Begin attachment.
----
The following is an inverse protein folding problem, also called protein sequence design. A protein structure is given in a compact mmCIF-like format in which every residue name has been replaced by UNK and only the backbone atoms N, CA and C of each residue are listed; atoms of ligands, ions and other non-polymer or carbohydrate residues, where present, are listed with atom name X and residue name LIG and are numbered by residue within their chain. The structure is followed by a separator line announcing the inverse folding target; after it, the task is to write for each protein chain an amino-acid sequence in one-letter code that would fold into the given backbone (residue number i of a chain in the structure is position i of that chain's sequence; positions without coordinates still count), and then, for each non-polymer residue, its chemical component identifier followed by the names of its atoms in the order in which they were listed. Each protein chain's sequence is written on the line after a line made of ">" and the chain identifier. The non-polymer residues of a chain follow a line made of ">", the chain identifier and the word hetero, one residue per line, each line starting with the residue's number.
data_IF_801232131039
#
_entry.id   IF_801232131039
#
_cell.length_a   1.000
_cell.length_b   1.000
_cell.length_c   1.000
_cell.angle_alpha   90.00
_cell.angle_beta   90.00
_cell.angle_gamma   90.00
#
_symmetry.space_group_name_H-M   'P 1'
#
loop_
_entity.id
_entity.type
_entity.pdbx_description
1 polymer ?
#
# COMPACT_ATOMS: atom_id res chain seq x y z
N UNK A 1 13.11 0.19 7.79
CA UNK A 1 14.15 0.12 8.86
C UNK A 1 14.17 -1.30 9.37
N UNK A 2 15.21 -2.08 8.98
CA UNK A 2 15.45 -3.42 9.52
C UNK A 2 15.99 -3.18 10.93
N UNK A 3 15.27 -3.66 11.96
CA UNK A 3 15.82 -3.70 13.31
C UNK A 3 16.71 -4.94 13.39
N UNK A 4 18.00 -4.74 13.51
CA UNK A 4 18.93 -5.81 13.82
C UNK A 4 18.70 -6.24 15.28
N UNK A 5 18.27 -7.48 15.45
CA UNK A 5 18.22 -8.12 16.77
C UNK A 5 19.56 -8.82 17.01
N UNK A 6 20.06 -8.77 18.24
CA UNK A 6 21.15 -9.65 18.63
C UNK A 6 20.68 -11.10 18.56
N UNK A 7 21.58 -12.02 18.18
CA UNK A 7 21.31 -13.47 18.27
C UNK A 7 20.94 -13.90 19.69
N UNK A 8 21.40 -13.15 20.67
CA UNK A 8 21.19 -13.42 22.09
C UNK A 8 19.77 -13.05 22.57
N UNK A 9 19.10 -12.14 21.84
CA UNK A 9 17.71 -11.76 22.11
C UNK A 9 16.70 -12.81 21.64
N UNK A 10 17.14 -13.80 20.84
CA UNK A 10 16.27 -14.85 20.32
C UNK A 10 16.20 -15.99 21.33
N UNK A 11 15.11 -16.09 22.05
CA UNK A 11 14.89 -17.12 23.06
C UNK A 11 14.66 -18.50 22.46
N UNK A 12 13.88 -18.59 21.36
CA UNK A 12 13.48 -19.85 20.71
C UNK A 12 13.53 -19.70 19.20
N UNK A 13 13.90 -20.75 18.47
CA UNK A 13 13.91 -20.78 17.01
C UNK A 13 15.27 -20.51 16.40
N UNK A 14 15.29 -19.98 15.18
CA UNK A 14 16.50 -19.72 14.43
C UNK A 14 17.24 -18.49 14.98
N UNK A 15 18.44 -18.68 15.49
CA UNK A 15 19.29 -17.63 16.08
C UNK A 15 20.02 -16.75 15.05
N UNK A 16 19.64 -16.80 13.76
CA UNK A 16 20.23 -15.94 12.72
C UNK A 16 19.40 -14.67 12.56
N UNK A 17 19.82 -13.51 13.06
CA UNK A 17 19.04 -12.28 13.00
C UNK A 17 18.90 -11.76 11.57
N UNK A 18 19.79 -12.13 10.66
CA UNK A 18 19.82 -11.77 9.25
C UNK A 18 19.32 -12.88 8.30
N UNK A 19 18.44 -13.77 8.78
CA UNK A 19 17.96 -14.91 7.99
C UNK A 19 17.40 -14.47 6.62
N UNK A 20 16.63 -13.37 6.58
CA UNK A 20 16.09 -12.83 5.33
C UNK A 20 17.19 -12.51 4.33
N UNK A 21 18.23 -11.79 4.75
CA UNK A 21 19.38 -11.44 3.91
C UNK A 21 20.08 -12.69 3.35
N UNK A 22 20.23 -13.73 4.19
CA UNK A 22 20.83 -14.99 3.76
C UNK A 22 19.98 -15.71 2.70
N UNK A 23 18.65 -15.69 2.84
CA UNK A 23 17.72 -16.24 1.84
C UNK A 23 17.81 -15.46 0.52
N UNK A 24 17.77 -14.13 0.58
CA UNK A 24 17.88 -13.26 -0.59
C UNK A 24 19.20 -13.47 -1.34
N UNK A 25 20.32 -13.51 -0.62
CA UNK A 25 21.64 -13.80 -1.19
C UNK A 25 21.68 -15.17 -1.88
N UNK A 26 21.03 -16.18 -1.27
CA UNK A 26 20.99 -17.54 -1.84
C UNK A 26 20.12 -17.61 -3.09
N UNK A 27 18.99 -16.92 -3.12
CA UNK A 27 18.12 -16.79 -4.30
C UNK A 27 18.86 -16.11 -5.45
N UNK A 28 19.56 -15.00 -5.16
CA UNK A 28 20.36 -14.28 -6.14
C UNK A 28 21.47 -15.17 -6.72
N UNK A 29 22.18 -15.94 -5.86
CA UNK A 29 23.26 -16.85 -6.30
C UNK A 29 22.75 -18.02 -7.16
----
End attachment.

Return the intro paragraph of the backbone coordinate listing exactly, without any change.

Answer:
The following is an inverse protein folding problem, also called protein sequence design. A protein structure is given in a compact mmCIF-like format in which every residue name has been replaced by UNK and only the backbone atoms N, CA and C of each residue are listed; atoms of ligands, ions and other non-polymer or carbohydrate residues, where present, are listed with atom name X and residue name LIG and are numbered by residue within their chain. The structure is followed by a separator line announcing the inverse folding target; after it, the task is to write for each protein chain an amino-acid sequence in one-letter code that would fold into the given backbone (residue number i of a chain in the structure is position i of that chain's sequence; positions without coordinates still count), and then, for each non-polymer residue, its chemical component identifier followed by the names of its atoms in the order in which they were listed. Each protein chain's sequence is written on the line after a line made of ">" and the chain identifier. The non-polymer residues of a chain follow a line made of ">", the chain identifier and the word hetero, one residue per line, each line starting with the residue's number.